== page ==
RALEIGH, N.C. (WNCN) – The controversy surrounding the Charlotte police shooting that left Keith Scott dead brings a new state law into sharp focus.
The law takes effect Saturday and deals with the release of police body camera and dash camera video.
The shooting death of Keith Lamont Scott in Charlotte once again puts the issue of police body video front and center in the public eye.
“You want to balance transparency and accountability with the proper gathering of evidence and information,” John Midgette with the North Carolina Police Benevolent Association said of laws surrounding the footage.
Susanna Birdsong of the North Carolina ACLU said that body cameras offer promise to communities.
“When we think about body cameras and the promise that they offer to our communities, it is the promise of accountability and transparency,” she said.
Beginning Saturday, a state law takes effect that regulates the release of body and dash cam footage. The law says the video can be shown to anyone who is in the video or representatives of that person, including guardians or spouses.
A court order will be required in order to get a copy of the video released to the public or media.
Opponents of the law say it will make it harder for the public to see video of police incidents.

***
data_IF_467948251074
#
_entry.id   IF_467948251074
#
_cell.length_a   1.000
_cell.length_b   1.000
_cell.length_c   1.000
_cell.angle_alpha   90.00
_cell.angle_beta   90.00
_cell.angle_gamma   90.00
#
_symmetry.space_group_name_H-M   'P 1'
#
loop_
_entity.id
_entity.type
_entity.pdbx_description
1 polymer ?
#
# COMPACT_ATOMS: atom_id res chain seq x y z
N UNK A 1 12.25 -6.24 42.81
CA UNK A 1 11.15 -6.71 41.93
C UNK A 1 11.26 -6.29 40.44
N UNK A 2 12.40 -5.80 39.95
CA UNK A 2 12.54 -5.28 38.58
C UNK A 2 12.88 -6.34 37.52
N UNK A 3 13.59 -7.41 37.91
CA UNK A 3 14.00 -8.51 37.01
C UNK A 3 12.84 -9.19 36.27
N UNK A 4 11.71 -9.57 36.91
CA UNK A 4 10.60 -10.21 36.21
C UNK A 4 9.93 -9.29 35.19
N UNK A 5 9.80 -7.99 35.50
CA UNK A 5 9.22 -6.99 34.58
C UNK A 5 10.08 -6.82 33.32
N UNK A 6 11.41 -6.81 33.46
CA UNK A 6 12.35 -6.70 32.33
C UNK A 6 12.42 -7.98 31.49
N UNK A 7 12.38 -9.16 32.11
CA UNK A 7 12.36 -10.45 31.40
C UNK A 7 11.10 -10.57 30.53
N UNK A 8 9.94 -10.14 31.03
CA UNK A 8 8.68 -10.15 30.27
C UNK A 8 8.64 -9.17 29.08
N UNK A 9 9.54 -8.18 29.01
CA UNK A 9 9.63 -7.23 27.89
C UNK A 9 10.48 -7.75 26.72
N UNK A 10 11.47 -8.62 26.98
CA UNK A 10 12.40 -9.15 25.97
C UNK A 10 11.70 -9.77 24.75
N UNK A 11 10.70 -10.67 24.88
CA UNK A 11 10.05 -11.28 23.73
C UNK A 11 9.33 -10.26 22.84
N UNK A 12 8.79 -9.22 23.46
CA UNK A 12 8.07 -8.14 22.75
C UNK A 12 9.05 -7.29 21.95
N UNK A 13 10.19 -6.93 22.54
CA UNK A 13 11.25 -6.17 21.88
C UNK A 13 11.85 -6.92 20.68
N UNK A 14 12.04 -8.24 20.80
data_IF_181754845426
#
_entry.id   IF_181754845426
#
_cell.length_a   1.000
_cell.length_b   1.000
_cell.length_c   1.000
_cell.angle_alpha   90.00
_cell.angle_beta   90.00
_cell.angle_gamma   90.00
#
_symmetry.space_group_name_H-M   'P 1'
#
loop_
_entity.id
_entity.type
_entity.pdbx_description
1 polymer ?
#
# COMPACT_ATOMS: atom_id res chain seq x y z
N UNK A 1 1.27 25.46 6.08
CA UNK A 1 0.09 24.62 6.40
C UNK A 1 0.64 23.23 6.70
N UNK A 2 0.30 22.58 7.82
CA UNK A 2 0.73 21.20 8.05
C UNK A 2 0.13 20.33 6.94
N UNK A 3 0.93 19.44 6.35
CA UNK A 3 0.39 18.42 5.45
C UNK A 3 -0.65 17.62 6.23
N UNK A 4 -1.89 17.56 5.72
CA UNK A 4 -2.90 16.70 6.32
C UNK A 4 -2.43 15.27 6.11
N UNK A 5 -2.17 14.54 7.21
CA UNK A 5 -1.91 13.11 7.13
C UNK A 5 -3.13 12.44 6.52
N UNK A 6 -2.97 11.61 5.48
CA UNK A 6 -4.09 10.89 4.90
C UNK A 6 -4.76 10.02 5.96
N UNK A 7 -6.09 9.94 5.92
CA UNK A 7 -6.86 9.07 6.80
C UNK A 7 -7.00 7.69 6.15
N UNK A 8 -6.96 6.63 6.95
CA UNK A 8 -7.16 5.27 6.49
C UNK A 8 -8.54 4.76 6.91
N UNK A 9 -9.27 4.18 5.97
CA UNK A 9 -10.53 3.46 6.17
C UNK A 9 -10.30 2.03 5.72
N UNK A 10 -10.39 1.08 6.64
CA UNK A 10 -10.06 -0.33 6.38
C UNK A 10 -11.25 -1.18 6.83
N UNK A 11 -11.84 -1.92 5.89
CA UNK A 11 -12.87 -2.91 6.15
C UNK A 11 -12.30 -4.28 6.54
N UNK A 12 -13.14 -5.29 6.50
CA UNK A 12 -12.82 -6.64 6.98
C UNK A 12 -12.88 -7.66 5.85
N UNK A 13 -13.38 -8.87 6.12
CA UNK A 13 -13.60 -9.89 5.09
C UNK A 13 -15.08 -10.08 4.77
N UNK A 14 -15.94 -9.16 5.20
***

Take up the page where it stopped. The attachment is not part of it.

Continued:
“That just creates a barrier for individuals who want a video to be released to the public, for a police department who says this is something we need to get out to the public in a timely way,” Birdsong said.
Supporters say it increases transparency by creating guidelines, whereas before there were none.
“People have feelings and emotions and sometimes those feelings and emotions are very understandable,” Midgette said. “But that should not decide how much information in a crime or of a police investigation to determine whether there is a crime or not should be based.”
The public is split, too.
“I’m in full support of them being released as soon as possible,” UNC student Courtnay James said.
Raleigh resident Larry Anderson said the videos “shouldn’t be released at all.”
A Charlotte resident, where Keith Scott was shot and killed, said he agrees with the law.
“It should be shown, maybe not to the public, but to whom it may concern,” he said.
Law enforcement agencies can deny requests to see video if they feel it would harm a person’s safety or reputation.